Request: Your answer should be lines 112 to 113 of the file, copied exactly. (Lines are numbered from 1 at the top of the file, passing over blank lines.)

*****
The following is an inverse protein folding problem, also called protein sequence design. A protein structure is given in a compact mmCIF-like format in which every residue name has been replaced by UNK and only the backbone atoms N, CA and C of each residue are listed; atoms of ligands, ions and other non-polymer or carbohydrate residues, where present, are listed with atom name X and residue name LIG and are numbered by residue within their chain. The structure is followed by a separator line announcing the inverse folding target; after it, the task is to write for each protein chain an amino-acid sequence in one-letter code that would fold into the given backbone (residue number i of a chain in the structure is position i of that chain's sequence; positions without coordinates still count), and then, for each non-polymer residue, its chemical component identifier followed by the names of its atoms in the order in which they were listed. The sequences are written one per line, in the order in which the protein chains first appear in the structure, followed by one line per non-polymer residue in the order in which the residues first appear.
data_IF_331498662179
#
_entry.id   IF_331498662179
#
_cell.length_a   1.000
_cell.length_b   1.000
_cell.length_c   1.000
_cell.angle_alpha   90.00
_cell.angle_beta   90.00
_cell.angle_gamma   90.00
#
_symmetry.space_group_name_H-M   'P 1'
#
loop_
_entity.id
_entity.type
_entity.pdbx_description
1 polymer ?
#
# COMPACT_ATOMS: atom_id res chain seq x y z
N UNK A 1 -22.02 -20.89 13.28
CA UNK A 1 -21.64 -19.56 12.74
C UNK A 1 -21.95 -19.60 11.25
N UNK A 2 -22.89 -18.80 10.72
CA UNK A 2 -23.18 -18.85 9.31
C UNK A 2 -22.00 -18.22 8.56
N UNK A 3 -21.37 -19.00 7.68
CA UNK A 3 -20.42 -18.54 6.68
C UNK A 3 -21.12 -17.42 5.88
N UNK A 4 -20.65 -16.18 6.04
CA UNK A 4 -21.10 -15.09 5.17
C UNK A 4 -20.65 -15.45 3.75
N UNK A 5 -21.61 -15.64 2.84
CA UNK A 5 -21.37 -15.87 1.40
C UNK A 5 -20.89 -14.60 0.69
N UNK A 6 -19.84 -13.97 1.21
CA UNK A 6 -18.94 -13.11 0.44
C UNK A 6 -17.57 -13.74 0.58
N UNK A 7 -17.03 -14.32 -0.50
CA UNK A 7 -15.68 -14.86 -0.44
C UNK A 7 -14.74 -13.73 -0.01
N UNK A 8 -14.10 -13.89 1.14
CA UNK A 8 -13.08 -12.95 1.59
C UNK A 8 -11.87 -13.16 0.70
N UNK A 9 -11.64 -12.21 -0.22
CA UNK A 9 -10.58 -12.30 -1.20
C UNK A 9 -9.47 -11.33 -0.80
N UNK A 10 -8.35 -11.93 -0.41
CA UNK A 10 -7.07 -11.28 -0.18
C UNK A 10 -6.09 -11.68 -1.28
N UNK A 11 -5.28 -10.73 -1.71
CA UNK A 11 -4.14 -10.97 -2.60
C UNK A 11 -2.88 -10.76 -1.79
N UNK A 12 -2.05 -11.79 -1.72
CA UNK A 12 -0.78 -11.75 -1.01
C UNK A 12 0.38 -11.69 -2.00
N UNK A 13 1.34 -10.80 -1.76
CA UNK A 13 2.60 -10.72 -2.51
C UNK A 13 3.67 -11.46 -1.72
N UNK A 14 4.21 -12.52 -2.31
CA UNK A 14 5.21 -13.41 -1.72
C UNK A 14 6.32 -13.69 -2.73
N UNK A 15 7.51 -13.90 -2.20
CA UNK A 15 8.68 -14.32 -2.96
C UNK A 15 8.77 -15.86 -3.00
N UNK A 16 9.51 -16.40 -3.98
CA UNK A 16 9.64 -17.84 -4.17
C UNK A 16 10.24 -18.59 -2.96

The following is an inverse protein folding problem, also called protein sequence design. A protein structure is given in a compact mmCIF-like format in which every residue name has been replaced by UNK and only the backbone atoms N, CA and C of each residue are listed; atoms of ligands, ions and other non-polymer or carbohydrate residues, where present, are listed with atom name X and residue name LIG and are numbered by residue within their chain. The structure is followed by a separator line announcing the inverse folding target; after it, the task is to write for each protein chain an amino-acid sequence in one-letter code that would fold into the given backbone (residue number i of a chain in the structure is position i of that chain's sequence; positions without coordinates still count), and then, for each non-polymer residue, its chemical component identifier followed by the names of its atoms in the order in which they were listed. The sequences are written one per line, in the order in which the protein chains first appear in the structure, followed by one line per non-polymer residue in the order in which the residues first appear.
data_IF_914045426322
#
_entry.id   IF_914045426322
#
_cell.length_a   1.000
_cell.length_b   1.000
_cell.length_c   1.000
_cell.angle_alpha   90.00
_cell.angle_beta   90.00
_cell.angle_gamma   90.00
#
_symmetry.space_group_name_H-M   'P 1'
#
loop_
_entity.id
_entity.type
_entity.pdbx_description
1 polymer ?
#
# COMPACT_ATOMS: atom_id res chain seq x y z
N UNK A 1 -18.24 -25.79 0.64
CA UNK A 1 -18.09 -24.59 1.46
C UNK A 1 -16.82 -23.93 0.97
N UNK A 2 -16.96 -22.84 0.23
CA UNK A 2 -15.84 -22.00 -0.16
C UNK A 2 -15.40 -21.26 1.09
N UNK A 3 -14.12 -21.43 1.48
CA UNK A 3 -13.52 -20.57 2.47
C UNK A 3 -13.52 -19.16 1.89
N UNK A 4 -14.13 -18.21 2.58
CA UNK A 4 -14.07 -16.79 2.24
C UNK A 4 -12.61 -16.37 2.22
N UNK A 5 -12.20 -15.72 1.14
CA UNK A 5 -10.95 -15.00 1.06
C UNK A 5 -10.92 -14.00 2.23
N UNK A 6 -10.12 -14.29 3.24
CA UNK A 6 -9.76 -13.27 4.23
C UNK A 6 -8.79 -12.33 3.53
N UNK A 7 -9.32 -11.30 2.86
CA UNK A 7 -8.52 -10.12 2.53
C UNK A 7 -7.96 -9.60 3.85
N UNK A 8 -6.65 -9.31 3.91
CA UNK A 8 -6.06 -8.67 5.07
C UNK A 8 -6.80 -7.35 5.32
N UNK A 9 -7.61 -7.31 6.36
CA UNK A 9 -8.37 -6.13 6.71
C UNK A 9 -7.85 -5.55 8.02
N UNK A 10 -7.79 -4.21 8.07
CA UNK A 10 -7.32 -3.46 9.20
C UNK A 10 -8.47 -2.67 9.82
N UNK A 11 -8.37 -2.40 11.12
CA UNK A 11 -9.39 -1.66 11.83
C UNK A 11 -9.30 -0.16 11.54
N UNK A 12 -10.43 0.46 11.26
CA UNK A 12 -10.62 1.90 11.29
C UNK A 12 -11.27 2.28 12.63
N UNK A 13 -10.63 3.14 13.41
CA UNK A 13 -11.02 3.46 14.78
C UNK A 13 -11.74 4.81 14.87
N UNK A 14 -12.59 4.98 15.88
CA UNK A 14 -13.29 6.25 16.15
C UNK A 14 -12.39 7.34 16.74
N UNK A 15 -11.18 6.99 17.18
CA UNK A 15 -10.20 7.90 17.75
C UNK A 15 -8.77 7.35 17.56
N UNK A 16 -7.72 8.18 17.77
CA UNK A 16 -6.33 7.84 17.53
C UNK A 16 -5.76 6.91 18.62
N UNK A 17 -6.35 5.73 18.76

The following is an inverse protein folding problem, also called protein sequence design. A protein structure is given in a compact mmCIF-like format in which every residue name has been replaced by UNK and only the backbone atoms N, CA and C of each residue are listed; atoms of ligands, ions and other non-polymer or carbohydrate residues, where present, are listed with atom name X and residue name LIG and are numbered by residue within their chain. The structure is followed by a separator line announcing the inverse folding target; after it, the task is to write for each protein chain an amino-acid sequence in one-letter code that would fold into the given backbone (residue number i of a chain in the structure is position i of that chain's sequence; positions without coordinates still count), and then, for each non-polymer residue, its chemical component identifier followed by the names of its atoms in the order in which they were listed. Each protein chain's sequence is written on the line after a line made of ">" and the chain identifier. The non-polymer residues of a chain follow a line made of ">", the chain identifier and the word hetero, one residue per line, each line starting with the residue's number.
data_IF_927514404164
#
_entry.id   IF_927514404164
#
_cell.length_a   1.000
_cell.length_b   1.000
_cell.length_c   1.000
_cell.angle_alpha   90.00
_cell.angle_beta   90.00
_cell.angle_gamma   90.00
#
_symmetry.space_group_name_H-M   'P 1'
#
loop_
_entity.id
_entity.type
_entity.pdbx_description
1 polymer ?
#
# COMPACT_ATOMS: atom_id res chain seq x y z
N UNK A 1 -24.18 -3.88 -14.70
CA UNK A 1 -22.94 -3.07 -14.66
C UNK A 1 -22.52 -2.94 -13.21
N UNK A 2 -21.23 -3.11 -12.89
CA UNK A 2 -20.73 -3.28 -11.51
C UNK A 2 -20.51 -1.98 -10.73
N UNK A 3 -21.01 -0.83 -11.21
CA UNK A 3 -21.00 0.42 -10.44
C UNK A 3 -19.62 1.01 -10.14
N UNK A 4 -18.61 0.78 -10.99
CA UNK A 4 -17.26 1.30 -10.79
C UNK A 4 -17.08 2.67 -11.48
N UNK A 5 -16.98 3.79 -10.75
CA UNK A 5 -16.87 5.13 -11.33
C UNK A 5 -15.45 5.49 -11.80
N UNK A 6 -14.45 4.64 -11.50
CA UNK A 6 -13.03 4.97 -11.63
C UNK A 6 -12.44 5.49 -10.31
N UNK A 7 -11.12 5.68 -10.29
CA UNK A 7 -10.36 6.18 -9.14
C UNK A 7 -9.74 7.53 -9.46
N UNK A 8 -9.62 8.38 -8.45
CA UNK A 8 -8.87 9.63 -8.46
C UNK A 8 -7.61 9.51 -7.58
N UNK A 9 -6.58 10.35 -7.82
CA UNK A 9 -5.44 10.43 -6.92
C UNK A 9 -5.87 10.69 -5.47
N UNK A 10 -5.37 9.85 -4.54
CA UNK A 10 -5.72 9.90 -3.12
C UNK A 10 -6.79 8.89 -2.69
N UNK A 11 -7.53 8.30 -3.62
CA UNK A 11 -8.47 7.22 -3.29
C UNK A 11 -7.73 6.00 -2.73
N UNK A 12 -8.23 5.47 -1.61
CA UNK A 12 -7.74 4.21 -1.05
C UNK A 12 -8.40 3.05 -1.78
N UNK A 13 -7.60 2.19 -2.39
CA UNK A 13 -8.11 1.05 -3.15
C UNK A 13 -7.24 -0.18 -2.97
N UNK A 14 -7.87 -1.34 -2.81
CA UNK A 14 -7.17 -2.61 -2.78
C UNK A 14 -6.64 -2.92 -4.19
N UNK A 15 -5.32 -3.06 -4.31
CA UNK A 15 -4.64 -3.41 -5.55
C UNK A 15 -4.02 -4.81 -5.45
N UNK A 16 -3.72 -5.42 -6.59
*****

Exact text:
N UNK A 8 -6.65 -9.31 3.91
CA UNK A 8 -6.06 -8.67 5.07